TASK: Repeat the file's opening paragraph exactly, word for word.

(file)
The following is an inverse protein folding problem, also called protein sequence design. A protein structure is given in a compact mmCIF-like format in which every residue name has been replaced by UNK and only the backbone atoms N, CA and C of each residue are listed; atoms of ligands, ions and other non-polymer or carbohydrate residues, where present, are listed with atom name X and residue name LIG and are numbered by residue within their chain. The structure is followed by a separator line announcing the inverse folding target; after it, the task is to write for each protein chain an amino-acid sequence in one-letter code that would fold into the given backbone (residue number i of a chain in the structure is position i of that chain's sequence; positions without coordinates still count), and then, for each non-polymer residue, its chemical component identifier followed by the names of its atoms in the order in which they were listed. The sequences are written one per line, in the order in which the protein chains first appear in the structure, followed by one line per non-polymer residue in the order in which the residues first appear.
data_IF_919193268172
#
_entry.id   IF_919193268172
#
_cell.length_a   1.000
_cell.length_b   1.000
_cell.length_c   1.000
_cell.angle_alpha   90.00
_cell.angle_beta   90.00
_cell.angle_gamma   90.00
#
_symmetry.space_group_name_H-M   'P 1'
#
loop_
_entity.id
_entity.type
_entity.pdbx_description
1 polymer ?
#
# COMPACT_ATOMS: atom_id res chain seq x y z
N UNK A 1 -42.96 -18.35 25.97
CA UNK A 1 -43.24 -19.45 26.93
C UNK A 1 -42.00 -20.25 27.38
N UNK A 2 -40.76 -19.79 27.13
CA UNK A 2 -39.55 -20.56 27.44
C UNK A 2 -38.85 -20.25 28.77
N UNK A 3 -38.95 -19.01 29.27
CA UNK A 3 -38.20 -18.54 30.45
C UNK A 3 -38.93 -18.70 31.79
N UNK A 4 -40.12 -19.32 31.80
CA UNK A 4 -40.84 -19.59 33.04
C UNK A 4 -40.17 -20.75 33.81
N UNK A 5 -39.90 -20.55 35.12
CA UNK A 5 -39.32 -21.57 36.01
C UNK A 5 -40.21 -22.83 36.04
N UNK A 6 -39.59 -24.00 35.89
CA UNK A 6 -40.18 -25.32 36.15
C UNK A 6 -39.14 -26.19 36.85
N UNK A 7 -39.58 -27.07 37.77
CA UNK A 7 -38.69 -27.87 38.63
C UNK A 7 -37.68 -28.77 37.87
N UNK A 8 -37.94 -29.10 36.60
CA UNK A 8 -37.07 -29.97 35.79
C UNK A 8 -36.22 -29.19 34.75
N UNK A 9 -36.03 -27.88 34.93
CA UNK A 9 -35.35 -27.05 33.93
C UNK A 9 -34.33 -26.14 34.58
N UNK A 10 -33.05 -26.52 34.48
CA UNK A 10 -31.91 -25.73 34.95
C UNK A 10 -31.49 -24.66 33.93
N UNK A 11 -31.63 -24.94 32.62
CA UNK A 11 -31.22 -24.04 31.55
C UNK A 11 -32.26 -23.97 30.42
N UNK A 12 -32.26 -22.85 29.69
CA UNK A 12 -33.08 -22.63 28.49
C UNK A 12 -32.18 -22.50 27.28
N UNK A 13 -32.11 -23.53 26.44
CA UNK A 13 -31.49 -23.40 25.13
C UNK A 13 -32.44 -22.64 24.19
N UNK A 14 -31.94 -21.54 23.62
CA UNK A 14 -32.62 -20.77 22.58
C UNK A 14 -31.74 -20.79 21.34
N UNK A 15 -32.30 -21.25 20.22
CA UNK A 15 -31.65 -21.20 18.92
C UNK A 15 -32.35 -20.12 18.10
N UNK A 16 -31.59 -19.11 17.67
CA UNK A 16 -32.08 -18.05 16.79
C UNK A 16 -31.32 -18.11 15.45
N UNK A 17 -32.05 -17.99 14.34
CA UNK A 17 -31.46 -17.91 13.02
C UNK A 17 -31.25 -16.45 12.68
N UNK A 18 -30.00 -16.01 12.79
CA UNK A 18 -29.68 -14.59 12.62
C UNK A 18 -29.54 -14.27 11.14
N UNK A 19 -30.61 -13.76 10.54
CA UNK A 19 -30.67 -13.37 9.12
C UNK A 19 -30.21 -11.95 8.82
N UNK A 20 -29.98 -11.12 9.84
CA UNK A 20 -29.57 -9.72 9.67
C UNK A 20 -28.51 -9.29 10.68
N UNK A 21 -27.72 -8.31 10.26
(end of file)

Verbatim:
The following is an inverse protein folding problem, also called protein sequence design. A protein structure is given in a compact mmCIF-like format in which every residue name has been replaced by UNK and only the backbone atoms N, CA and C of each residue are listed; atoms of ligands, ions and other non-polymer or carbohydrate residues, where present, are listed with atom name X and residue name LIG and are numbered by residue within their chain. The structure is followed by a separator line announcing the inverse folding target; after it, the task is to write for each protein chain an amino-acid sequence in one-letter code that would fold into the given backbone (residue number i of a chain in the structure is position i of that chain's sequence; positions without coordinates still count), and then, for each non-polymer residue, its chemical component identifier followed by the names of its atoms in the order in which they were listed. The sequences are written one per line, in the order in which the protein chains first appear in the structure, followed by one line per non-polymer residue in the order in which the residues first appear.